It’s the [companies] that go off and do crazy things like assume that making home loans at 110% of value is a good deal. All of a sudden it’s 80% of the portfolio and they wonder why they get into trouble. I don’t own those kinds of things. There’s plenty of that–I could have a whole portfolio full of companies like that–and wouldn’t be able to sleep at night. I tend to want to own the companies that are very balanced and are going to give me a decent return. I’m not looking for 80% to 90% a year–I’m looking for 10% to 12% to 15% a year, maybe more, maybe less, and I’m trying to be mindful of the downside, because this industry doesn’t give you the opportunity to make up a tough year, so I prefer to give you 80% of the upside and 20% of the downside. I’m willing to give up some of the upside and some of the high-flying names [when, for instance] everybody says, “Oh it’s great; it’s a new paradigm.” The stocks go crazy and then two years later, nobody talks about it.

The idea is to do it that way over long periods of time. That’s why you look at the portfolio–it’s pretty stable, the names don’t change, and when they do change, they change typically for two reasons: the valuation, or there’s been some change in management or strategy that moves it away from where I want to be. It’s a very disciplined approach; it can be very boring in the sense that things don’t change in the portfolio. If the stock’s up 10% on some short squeeze I’ll sell some, but that doesn’t happen but once a quarter; if there’s a takeover rumor or if the stock is up I may sell some. The names in the portfolio today are probably the names that have been there–some of the names have been there since I started the fund.

So, that explains your low turnover? And it will stay that way. That’s the style of the fund.

Can you talk about the Fed’s rate increases and how they’re affecting your sector? For the sector as a whole, I’ve been a little disappointed that the stocks haven’t gone down. Generally the portfolios of both funds are ahead of the bank indexes; in most cases they’re ahead of general indexes year to date, so the funds have done well, considering. You’d think that with the rate rises, they would be underperforming by a little bit, given energy prices and everything else, but the rate rises have had very little impact–even on some of the more leveraged companies, because the rate rises have been slow, very predictable, and from that point of view it’s been very well done [by the] Fed in terms of not creating any dislocation.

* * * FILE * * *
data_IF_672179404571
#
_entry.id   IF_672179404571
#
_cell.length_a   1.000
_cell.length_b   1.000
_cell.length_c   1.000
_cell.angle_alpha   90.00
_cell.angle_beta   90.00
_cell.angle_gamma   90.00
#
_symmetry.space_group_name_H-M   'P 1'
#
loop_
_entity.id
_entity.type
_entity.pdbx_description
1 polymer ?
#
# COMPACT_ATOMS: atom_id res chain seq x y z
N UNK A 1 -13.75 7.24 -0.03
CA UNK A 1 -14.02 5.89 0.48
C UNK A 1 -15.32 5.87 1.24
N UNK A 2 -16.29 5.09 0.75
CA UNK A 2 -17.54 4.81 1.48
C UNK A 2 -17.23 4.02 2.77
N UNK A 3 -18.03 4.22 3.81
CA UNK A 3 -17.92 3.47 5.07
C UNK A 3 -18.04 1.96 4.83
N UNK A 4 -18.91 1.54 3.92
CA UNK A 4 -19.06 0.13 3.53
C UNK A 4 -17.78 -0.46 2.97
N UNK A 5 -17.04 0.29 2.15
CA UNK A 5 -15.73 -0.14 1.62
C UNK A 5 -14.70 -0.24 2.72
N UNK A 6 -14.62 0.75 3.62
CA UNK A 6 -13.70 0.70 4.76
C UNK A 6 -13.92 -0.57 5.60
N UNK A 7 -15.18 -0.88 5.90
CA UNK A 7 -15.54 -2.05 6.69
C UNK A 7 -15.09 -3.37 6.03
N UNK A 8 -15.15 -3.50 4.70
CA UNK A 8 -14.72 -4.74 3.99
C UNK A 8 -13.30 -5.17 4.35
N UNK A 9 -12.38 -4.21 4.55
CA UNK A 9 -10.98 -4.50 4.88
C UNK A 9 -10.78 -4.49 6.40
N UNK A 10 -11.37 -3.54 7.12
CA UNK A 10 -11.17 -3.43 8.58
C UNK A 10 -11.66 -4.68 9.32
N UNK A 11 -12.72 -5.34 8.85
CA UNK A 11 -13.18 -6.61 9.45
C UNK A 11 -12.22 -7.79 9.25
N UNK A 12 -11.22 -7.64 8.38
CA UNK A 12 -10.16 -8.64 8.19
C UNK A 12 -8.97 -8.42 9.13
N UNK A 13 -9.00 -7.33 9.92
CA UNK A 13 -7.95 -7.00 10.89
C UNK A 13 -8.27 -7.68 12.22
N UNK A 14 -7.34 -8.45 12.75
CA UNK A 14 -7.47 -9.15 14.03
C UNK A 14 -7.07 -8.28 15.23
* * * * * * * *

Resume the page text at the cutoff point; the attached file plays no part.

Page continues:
So it’s going to move a little bit, but nothing too dramatic? Sure it’s going to move a little but if you look at it from a short-term point of view, we’ve had a compression of spreads primarily because of the timing effect; the assets are rolling up [more slowly] than the liabilities. A lot of the [prime-rate based loans] had floors, and the prime has gone from 4% to 6.25%. They weren’t earning 4%, they were probably earning 5%. As the prime went down, their yields didn’t go down, they tended to widen; as rates went up their spreads started to shrink. So from a macro picture you want rates to go up, in a sense. Back when the Fed was at 1% and prime was at 4%, it was too low. The economy in the last 20 years has become so much more financial-services-oriented in terms of how it operates–the lending, borrowing, and depository functions–that if rates were to get too low the banks would start to say, “Well, I don’t want to make that loan because I can’t make any money.”

More normalized rates? I’m not sure what normal is, but 1% is too low–4% is better than 1%. If you’re a financial services company, even though you don’t like rates going up because you think your stock may go down, ultimately, longer term for the economy and the lending business, you want the economy to be healthy, you want the well-run companies to be able to make money and do well. A credit cycle is good because it allows me to benefit as an owner because I own the better companies [that are] going to take share from these others that get into trouble and therefore, as an equity owner, I’ll probably benefit from that. There are trillions of dollars in loans, trillions of dollars in deposits–plenty of share to be had. The question is: Who is going to take share–under what environment? You’re not going to take share when mortgage rates are at 1%, because there’s no profit. If mortgage rates go to 6% or 7% and people are getting into trouble, the [bank] that has the best credit controls, the best expense controls, the lowest cost-of-deposits is going to be taking share because those other [banks] aren’t going to be able to make any loans anymore.

Where would this fund fit in a typical investor’s portfolio? There are four big groups in the market: financial services, technology, healthcare, and energy. Those are the four areas where there are a lot of companies. You need a large enough sample size to be able to compare business models. If you’re looking at the auto business with three domestic companies, there isn’t enough of a sample size to know what’s good and what’s bad. If you had 600 companies, you’re going to know what works and what doesn’t. You can look at the performance of the companies, and track them over time, and because the sample size is so great, you can pick out 60 or 70 companies that make sense and create this portfolio. I think financial is one of those four groups, so from that point of view, you’d want it to be 25%, assuming that you were not smart enough to choose which one of those was going to be hot this year. You’d want to have 25% in each one of those and spread it out that way. Financial services is a growing part of our economy versus manufacturing or mining, which are increasingly done offshore, so in terms of the overall economy it is a bigger part of the economy, therefore it should be a bigger part of a domestic portfolio.